The actual third Four Kings single was released in 1963 on MOC, a subsidiary to Hi Records, and it paired Don & Dewey’s Farmer John with a Mitchell-Bryant composition called Round and Round.  “I think Willie probably had a lot to do with picking the songs at that time.”  The fourth and final Four Kings single was released in January 1964 on M.O.C. again.  I Want to Be There is a quick-tempo pop song written by three Royal Studio session musicians - Bobby Emmons, Jerry Arnold and Reggie YoungEarly in the Morning on the flip is a similar storming number from the pens of Bobby Darin and Woody Harris, and Bobby Darin also appeared on the original recording in 1958.  It was first released under the pseudonym the Ding Dongs and later the Rinky-Dinks (# 24-pop).  Also Buddy Holly had a small hit with it the same year (# 32-pop).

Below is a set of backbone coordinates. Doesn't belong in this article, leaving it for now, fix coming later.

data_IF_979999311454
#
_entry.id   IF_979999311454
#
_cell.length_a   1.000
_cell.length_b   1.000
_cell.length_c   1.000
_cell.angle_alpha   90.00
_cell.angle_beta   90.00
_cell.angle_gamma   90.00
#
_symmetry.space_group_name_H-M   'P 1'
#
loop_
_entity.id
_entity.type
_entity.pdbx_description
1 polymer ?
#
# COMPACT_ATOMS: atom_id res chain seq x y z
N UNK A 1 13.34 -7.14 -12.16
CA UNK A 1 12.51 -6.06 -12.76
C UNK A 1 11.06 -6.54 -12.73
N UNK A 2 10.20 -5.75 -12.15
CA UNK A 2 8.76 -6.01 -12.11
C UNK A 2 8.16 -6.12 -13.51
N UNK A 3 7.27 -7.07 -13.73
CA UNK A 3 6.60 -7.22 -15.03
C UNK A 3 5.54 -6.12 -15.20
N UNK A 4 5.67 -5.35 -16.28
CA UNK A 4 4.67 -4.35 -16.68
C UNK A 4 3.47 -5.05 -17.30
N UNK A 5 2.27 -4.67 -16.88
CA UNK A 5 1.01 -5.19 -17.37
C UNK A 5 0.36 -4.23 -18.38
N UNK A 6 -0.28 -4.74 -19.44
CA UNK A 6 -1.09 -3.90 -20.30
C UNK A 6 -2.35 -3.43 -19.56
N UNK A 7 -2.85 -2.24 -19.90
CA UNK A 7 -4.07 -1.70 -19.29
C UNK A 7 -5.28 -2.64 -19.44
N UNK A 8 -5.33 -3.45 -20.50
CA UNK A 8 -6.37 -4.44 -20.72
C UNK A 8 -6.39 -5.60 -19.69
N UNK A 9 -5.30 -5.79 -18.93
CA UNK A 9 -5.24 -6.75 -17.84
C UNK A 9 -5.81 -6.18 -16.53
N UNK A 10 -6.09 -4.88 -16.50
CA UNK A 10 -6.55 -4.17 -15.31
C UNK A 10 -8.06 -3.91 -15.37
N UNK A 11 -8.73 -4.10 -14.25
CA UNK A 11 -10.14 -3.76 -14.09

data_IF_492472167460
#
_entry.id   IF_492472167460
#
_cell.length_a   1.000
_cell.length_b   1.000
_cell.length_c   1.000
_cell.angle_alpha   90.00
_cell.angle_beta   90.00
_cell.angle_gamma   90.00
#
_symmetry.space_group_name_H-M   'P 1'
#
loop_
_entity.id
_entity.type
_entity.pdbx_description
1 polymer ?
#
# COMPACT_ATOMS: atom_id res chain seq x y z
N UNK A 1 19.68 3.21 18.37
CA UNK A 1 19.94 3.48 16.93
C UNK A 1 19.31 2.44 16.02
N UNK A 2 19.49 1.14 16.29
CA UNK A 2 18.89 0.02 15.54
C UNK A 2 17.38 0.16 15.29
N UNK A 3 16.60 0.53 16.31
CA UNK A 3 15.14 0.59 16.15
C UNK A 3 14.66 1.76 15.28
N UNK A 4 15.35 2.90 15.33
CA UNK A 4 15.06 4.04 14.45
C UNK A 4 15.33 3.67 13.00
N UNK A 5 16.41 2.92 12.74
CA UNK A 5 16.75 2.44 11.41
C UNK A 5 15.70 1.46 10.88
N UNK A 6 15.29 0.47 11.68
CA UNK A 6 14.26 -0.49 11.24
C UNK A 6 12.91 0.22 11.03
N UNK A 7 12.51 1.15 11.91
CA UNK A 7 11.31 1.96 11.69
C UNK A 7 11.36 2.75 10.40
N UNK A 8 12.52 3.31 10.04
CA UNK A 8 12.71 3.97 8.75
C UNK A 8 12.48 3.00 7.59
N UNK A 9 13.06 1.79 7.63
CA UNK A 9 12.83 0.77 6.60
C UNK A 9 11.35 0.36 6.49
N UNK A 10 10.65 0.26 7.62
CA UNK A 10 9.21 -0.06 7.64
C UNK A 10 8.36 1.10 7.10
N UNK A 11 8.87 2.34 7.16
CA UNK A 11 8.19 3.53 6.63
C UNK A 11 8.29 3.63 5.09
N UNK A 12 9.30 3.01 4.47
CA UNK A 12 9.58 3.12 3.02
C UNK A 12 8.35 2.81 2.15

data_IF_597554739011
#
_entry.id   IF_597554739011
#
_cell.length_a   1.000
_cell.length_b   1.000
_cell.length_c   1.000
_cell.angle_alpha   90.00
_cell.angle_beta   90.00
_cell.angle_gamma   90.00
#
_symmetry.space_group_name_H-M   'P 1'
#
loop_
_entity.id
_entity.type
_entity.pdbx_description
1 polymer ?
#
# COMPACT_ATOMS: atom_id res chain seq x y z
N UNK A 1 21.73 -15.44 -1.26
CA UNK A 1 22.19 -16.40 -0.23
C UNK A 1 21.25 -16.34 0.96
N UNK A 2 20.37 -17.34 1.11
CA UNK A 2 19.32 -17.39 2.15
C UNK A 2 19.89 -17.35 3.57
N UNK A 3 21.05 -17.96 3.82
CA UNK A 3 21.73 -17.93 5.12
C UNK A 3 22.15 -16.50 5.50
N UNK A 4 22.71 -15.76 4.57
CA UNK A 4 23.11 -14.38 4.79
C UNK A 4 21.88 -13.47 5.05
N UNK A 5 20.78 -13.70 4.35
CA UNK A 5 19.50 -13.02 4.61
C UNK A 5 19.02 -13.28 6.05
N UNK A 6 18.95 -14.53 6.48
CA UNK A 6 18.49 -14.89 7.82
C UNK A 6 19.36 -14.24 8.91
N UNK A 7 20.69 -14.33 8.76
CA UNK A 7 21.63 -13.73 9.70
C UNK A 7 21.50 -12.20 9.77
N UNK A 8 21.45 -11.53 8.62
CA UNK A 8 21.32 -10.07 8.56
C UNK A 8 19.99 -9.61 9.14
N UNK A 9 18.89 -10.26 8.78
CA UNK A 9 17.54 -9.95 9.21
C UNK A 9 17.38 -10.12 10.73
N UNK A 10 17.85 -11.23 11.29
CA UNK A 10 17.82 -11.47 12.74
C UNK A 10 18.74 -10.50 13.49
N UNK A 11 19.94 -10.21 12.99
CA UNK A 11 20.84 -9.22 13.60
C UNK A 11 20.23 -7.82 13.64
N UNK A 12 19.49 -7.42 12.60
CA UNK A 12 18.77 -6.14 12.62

Already prior to this last Four Kings single, Jamie Bryant was drafted and Lionel Byrd, who had left four years earlier, rejoined for a short period.  Also Nathaniel Lewis joined the group to fulfil their last live gigs.  The group disbanded in 1963, and of the members Lionel Byrd passed in 2004.


  Still under Willie Mitchell’s supervision Don cut his first solo singles in 1964.  Released on Hi Records, I Like It Like That had been a hit for its writer, Chris Kenner, three years earlier (# 2 both r&b and pop).  “It was Willie’s idea, because we were doing songs like that on our live shows and people enjoyed it.”  The similar My Baby on the flip was written by Ray Harris, Willie Mitchell and Don Bryant.  Ray was an engineer and producer at Hi those days.